When Carbondale, Ill., Police Officer John Doogan and his partner arrived at the cottage house on Beveridge Street on Jan. 29, 2007, all they knew was that it was a domestic call and that such calls took all shapes and forms. Invariably, it was a safe bet that there was a generous dose of anger involved, and even money had it that there'd be a sprinkling of hysteria in the mix. About the only thing that couldn't be counted upon was there being much of a domestic nature involved.
But on this day, neither officer knew just how out of control things had gotten before their arrival and how bad things were about to get. At the scene, they contacted an uninvolved third party who led them through the rental property to a locked door.
Usually, the officers would have taken their time to announce their presence; maybe ask for someone to open the door. But the sounds coming from the other side of the door were of such a horrifying nature that such formalities were abandoned in favor of Doogan's partner booting open the door.
On the Other Side
The sight that greeted the officers as the door swung open was a chaotic one: A bloody and distraught man stumbling back across the bedroom in a bid to get some distance between himself and a second man wielding a large kitchen knife. Both officers yelled at the attacker to drop the knife. Instead, the suspect propelled himself at the victim and tackled him onto the bed.
Doogan had participated in role play situations and simulation drills, all designed to afford him the opportunity to instantaneously size up a situation and take appropriate action. But with each situation he'd been given some skeletal context, a thumbnail sketch of the characters involved, their relationships to one another, and the crux of the problem. It'd all been valuable—invaluable, even. What he was being presented with today was something entirely different. He'd just been dumped into a life-or-death situation with next to zero preparation. And unlike the simulator shoot/don't-shoot scenarios, this one was being played out for real.
The sight of the knife's edge as the suspect slashed wildly with it at his screaming victim brought things instantaneously into focus, effectively sealing the deal and the man's fate. With his .40 caliber Smith & Wesson Sigma already in his hand, Doogan leveled it at the threat and fired.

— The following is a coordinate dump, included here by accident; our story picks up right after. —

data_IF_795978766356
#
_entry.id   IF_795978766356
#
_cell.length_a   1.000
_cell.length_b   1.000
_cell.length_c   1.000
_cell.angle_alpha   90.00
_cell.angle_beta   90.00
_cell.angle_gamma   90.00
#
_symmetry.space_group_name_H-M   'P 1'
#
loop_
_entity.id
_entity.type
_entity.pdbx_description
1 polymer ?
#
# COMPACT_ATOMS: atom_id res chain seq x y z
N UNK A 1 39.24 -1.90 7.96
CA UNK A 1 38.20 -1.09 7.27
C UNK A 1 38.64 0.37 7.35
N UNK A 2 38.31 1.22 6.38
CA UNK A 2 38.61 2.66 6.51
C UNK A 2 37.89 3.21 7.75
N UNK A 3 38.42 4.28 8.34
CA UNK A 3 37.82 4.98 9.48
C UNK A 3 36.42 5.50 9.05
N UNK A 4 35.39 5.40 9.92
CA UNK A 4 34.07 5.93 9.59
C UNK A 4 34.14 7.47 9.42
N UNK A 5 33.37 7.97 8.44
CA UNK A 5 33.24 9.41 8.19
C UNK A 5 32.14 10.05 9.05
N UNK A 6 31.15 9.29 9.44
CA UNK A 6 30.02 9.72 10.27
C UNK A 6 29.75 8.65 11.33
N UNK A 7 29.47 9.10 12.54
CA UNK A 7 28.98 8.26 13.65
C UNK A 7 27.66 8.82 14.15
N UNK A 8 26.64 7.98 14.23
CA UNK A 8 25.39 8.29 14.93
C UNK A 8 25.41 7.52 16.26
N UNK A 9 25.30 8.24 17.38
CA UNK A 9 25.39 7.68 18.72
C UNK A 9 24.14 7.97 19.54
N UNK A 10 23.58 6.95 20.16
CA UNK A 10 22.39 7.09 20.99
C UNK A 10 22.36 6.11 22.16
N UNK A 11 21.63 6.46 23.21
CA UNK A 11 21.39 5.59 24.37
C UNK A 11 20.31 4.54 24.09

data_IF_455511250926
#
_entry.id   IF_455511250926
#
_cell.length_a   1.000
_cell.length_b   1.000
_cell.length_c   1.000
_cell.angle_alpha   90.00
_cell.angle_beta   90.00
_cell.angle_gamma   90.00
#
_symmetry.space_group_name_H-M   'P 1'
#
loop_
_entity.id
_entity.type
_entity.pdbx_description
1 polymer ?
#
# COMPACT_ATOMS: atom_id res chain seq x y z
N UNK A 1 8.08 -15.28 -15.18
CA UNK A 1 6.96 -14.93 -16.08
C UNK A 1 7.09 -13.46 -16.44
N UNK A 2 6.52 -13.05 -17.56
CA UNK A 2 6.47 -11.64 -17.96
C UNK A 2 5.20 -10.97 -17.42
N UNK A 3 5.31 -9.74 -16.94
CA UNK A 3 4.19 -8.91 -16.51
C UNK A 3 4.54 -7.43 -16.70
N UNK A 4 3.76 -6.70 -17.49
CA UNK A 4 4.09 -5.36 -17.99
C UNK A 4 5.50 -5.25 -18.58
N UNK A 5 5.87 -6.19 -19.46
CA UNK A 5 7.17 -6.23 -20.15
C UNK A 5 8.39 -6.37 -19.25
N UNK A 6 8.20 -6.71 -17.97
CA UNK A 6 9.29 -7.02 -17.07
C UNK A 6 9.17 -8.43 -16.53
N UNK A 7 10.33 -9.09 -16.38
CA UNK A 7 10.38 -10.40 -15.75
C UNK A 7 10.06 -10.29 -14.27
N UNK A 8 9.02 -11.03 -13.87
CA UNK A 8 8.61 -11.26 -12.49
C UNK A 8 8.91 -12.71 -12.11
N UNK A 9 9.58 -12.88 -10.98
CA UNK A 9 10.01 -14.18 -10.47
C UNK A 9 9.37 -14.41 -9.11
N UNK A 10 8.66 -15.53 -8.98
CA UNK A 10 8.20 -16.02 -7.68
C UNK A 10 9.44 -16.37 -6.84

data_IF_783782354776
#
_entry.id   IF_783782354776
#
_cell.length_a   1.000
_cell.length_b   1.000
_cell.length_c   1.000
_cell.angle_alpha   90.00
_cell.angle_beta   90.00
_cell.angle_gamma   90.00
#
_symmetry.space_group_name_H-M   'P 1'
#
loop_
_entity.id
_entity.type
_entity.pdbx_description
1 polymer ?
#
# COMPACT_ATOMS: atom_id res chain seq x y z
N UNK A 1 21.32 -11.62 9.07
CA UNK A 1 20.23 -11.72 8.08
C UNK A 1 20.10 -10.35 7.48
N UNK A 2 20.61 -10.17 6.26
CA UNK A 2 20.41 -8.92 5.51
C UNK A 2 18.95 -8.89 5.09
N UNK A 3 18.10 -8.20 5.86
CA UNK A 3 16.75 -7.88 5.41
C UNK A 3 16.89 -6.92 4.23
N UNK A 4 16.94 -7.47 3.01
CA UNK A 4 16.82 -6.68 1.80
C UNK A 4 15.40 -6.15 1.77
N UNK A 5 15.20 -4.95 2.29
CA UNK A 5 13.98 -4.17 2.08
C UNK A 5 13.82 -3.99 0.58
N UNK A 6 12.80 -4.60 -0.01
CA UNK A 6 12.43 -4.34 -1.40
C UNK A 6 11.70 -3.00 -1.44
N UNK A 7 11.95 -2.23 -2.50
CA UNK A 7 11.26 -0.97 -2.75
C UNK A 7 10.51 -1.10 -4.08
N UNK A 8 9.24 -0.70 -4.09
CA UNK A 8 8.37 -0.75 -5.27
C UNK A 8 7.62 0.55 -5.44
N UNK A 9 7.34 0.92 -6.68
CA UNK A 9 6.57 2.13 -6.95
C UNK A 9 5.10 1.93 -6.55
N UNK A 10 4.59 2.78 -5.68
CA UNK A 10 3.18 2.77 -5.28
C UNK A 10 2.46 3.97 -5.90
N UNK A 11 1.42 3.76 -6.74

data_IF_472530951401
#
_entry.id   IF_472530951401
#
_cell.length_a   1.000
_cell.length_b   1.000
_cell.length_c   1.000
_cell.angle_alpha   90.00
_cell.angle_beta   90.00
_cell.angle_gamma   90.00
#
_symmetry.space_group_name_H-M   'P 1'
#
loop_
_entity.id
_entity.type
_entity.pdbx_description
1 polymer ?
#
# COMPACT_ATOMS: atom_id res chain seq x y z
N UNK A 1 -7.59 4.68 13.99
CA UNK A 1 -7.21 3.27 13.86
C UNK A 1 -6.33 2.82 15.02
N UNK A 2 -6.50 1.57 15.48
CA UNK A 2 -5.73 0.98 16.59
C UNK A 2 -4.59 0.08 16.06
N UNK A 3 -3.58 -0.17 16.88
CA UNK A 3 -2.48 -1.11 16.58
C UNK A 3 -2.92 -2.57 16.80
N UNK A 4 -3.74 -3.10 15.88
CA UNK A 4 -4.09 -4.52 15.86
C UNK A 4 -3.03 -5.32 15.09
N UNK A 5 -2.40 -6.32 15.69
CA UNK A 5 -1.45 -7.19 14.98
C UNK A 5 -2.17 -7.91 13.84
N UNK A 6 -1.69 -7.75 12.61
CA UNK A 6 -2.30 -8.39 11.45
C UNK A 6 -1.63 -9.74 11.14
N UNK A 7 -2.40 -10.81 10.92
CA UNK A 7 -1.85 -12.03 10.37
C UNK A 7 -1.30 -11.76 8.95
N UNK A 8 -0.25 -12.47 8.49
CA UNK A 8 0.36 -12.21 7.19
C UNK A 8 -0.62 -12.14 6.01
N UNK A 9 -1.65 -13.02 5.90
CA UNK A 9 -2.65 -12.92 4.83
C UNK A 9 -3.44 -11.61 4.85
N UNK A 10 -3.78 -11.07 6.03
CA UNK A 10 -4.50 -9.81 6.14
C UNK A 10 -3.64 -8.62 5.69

Doogan's intended double-tap was only half-realized. The Sigma jammed after the first shot.
Doogan's training kicked in and he racked the slide back, clearing the stovepipe jam and prepared to line up his next shot. That was when he realized that there would be no need for a second shot.
Dealing With It
For the victim, the nightmare had ended.
For his rescuer, it had just begun.
Intellectually, Doogan was able to process the event fine. He'd been summoned to the location and reacted in accordance with his training and the needs of the situation. The sight of the slashed victim...the momentum and ferocity of his attacker's assault...all this was at one level easily reconciled with his decision to use deadly force against the attacker.
But Doogan also found himself wondering what the suspect had been thinking in the seconds when the two officers' presence became known in the room. Had the 22-year-old Lawrence Wirth even been thinking? Or had Wirth been all too aware of what he was setting into motion the moment he leaped upon the victim in their presence?
"Suicide by cop had crossed my mind because he looked right at us," Doogan reflects. "He knew we were there. I have no doubt in my mind that he understood the situation and then continued on with his course of action."
Doogan says the man never said a word to the officers, and the only sign of acknowledgment of their presence was in his renewed determination to finish off his victim. For their part, Doogan and his partner had at least tried to dissuade the man verbally, telling him in no uncertain terms to drop the knife, then responding with tactics appropriate to the situation.
"I covered the other officer as he was kicking in the door," Doogan says. "It took one or two kicks and the door came open. I was the first through the door. As soon as the door kicked in, we announced ourselves. He immediately went toward the victim. The bed was off to the left of the doorway. As I entered, I fired the shot. The suspect tackled the victim onto the bed. When I took the shot, the suspect was on top of the victim with the knife. He had the knife in his hand and was attempting to stab the victim, but the victim was fending him off. It wasn't like your classical hand in the air and struggling with the knife."
Explaining the stovepiped round, Doogan observes that it wasn't a common problem with their .40 caliber Sigmas. "But our Sigmas were getting kind of old at the time. Shortly thereafter, our department replaced our weapons with Glocks. I just had a duty shirt on, so the slide didn't hit anything on the recoil."
Despite the disconnect between what Doogan had at some level been conditioned to expect and the reality that he experienced during the incident, he objectively appraises his ability to process the scene and react to it as appropriate.